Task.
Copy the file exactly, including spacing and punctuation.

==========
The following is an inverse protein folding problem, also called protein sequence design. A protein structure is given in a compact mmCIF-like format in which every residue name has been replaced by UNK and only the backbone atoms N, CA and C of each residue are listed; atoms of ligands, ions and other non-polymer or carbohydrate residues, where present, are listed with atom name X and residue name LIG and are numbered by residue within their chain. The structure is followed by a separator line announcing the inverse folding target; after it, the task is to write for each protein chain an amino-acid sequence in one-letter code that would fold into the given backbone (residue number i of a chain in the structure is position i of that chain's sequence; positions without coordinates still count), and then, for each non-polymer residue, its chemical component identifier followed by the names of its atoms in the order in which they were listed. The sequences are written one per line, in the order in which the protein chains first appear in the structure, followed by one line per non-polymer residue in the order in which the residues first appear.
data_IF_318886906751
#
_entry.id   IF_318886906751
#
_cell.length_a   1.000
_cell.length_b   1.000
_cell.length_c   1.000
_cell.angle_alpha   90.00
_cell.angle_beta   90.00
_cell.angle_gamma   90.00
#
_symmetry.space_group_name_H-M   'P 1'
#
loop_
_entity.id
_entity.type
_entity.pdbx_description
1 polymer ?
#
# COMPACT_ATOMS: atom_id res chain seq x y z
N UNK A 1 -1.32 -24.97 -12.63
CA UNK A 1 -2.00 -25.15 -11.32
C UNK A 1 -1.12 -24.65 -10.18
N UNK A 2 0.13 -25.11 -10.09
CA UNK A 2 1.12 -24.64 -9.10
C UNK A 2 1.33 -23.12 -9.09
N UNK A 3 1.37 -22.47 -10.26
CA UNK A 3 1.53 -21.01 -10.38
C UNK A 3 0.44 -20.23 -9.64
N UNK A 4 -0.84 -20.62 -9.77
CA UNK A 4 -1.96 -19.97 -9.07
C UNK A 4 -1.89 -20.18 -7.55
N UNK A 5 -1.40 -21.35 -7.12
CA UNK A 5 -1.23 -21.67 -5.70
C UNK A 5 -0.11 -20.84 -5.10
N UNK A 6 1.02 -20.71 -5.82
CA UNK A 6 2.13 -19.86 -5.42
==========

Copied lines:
The following is an inverse protein folding problem, also called protein sequence design. A protein structure is given in a compact mmCIF-like format in which every residue name has been replaced by UNK and only the backbone atoms N, CA and C of each residue are listed; atoms of ligands, ions and other non-polymer or carbohydrate residues, where present, are listed with atom name X and residue name LIG and are numbered by residue within their chain. The structure is followed by a separator line announcing the inverse folding target; after it, the task is to write for each protein chain an amino-acid sequence in one-letter code that would fold into the given backbone (residue number i of a chain in the structure is position i of that chain's sequence; positions without coordinates still count), and then, for each non-polymer residue, its chemical component identifier followed by the names of its atoms in the order in which they were listed. The sequences are written one per line, in the order in which the protein chains first appear in the structure, followed by one line per non-polymer residue in the order in which the residues first appear.
data_IF_318886906751
#
_entry.id   IF_318886906751
#
_cell.length_a   1.000
_cell.length_b   1.000
_cell.length_c   1.000
_cell.angle_alpha   90.00
_cell.angle_beta   90.00
_cell.angle_gamma   90.00
#
_symmetry.space_group_name_H-M   'P 1'
#
loop_
_entity.id
_entity.type
_entity.pdbx_description
1 polymer ?
#
# COMPACT_ATOMS: atom_id res chain seq x y z
N UNK A 1 -1.32 -24.97 -12.63
CA UNK A 1 -2.00 -25.15 -11.32
C UNK A 1 -1.12 -24.65 -10.18
N UNK A 2 0.13 -25.11 -10.09
CA UNK A 2 1.12 -24.64 -9.10
C UNK A 2 1.33 -23.12 -9.09
N UNK A 3 1.37 -22.47 -10.26
CA UNK A 3 1.53 -21.01 -10.38
C UNK A 3 0.44 -20.23 -9.64
N UNK A 4 -0.84 -20.62 -9.77
CA UNK A 4 -1.96 -19.97 -9.07
C UNK A 4 -1.89 -20.18 -7.55
N UNK A 5 -1.40 -21.35 -7.12
CA UNK A 5 -1.23 -21.67 -5.70
C UNK A 5 -0.11 -20.84 -5.10
N UNK A 6 1.02 -20.71 -5.82
CA UNK A 6 2.13 -19.86 -5.42